Invisible Disability


There are some disabilities which are invisible, meaning you can’t tell the person has the disability just by looking at them.

Hearing impairment is an invisible disability and that can lead to all sorts of misunderstandings.

  • If someone greets you and you don’t respond, they usually assume you are rude.  They may never consider you are hearing impaired.
  • Failure at school or difficulties following directions may be viewed as an intellectual problem, if the hearing disability is not addressed properly.

Family and friends will shrug off my failure to respond, my problems with understanding, and even answers that make no sense.  They know about my hearing disability and they understand how it causes problems in my daily life.

Strangers or even people that don’t know me very well, may assume I am rude or stupid.  They may allow their assumptions to stop them from getting to know me, which I think is sad.

22 thoughts on “Invisible Disability

  1. A hearing impairment is such an invisible disability, and like you say people make assumptions and don’t always understand. Which is a great shame, we all need to take a bit more time and consideration for others.

    Liked by 3 people

  2. I also have hearing impairment and wear hearing aids. I’ve found that many people — even the ones who know of my disability — will think it’s funny when I get something wrong or have to ask them to repeat what they said. I think hearing impairment is unique in that people who would never dream of mocking someone with, say, a missing limb don’t think twice of mocking a person with a hearing impairment.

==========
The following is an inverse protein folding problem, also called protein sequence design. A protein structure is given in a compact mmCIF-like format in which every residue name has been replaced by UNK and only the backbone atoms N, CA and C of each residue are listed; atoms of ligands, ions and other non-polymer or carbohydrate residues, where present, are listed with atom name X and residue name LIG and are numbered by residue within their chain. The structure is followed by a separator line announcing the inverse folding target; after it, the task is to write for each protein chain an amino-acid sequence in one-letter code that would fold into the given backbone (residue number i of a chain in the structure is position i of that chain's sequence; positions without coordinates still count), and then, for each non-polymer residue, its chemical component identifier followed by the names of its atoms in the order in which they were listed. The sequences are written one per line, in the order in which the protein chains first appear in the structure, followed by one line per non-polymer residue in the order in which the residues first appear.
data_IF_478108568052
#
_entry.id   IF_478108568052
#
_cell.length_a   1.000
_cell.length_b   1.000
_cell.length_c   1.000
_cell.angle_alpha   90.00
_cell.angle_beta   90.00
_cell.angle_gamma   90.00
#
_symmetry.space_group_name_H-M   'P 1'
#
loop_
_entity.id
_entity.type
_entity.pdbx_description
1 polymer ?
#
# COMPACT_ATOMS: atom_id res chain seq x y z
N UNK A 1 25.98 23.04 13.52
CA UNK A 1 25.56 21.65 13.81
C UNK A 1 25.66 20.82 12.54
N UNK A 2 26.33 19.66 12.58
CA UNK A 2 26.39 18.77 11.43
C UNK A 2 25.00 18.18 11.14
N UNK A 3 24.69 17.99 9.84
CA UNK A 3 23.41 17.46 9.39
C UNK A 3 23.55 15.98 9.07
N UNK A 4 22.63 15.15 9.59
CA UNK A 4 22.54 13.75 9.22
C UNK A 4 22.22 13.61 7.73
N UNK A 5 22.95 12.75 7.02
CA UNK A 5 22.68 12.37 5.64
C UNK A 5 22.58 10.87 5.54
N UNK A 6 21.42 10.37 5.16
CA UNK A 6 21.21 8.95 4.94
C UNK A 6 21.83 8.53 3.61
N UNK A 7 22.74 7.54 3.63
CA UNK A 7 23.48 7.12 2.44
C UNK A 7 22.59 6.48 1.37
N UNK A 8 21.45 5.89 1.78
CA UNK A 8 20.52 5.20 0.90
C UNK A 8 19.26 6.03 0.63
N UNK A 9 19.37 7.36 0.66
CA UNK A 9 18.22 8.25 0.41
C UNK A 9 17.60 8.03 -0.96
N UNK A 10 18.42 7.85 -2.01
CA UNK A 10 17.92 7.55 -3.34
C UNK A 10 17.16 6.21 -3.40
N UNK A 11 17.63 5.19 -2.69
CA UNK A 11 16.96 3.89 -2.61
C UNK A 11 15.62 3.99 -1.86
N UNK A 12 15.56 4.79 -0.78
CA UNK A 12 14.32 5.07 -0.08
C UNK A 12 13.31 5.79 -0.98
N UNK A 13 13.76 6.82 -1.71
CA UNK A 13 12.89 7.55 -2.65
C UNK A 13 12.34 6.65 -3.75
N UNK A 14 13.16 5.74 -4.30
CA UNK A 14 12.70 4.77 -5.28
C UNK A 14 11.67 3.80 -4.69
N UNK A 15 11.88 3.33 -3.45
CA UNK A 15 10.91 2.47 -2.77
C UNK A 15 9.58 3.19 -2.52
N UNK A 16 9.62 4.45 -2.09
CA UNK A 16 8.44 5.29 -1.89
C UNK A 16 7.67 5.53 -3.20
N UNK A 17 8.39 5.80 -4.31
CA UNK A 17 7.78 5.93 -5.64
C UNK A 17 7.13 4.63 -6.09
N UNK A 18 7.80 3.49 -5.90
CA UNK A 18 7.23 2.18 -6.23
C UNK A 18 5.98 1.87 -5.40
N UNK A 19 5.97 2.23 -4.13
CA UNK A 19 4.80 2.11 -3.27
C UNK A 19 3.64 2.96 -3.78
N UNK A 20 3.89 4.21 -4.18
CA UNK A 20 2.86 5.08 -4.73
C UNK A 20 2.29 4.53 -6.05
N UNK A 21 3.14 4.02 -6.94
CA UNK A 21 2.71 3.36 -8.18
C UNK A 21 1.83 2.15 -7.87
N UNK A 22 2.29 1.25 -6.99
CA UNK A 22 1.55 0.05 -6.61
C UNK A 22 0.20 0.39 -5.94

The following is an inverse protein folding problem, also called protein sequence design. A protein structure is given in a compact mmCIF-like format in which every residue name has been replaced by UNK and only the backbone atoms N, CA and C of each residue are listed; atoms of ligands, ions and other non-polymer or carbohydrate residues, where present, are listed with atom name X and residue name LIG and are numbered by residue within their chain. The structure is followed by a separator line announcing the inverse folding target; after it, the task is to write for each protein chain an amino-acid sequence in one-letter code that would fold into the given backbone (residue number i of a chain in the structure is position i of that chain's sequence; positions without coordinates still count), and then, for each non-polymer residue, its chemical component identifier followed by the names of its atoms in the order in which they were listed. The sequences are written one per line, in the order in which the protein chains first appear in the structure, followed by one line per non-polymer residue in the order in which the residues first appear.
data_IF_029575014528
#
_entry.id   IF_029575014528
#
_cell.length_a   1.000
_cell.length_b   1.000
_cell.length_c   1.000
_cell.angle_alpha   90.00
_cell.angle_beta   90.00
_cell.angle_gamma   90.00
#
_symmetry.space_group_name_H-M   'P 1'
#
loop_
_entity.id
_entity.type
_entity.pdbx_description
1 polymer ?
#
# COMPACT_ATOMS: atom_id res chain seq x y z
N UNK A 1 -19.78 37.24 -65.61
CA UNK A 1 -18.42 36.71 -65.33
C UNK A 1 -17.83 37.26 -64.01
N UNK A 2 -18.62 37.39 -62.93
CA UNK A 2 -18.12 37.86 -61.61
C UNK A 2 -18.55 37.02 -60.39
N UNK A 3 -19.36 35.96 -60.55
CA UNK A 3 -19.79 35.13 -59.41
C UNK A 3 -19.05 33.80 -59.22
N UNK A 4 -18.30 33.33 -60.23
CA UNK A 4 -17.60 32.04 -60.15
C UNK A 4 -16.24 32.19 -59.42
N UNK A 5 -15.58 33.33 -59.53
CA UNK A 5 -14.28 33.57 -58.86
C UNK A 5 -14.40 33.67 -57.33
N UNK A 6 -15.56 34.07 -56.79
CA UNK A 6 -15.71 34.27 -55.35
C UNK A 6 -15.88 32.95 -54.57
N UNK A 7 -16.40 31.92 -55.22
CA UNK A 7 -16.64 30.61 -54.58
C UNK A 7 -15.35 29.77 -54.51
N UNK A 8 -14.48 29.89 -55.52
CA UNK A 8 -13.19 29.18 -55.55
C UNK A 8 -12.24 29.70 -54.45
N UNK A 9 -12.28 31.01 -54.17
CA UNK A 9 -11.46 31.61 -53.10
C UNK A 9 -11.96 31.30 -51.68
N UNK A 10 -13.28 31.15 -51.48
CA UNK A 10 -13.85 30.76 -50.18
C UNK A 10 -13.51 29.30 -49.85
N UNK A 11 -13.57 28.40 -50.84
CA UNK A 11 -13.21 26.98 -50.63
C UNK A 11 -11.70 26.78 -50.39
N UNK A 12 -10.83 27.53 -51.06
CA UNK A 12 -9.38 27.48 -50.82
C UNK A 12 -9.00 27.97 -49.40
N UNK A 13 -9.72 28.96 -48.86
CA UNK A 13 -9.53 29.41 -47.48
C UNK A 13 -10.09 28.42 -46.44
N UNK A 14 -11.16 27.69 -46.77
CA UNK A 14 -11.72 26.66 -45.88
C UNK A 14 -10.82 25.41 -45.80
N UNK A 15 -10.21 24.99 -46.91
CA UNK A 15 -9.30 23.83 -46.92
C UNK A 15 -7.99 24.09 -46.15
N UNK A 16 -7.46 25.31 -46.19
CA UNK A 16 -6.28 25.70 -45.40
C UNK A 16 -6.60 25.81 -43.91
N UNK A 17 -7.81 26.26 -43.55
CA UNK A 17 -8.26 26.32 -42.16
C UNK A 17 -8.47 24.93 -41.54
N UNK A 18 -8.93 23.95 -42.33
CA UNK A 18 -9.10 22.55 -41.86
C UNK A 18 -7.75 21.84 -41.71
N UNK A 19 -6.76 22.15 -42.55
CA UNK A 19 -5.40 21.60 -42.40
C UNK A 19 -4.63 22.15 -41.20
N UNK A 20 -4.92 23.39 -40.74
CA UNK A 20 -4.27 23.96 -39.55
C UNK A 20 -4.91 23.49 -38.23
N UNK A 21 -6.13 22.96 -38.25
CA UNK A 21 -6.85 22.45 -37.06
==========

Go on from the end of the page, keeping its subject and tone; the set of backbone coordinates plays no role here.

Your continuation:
Liked by 1 person

  3. Samantha says:

    If strangers judge you so quickly, it’s probably best they stay strangers 🙂 But I get it: it’s awful when someone assumes the worst while you can’t help what happened (like not having heard them, for instance).

    Liked by 1 person

  4. I have an invisible disability; i got in a car acccident and have a traumatic brain injury. A friend met me at a wedding, and at first she thought I had a hearing problem, because I over-pronounce my words I guess, (she thought I was trying to read lips, but then saw I wasn’t) Try not to let what other people think of you get “under your skin,” people who are quick to judge and stereotype like that without even knowing you aren’t worth the time anyway. Stay strong!


  5. As someone with fibromyalgia and other physical conditions in my late 20’s I really understand what it’s like when people judge you too soon.
    You, stay strong and please always stay positive. Never let other people to bring you don’t. In life I came to realise that other people won’t live your life or die for you. The the most of this beautiful world hunny.
    Good Luck.


  6. Unfortunately invisible disabilities are not being understood properly. I don’t believe that they are disabled rather they are more courageous ,strong and able than us…..people have too change their mindset . disabled are those who doesn’t have a good heart and good thoughts…


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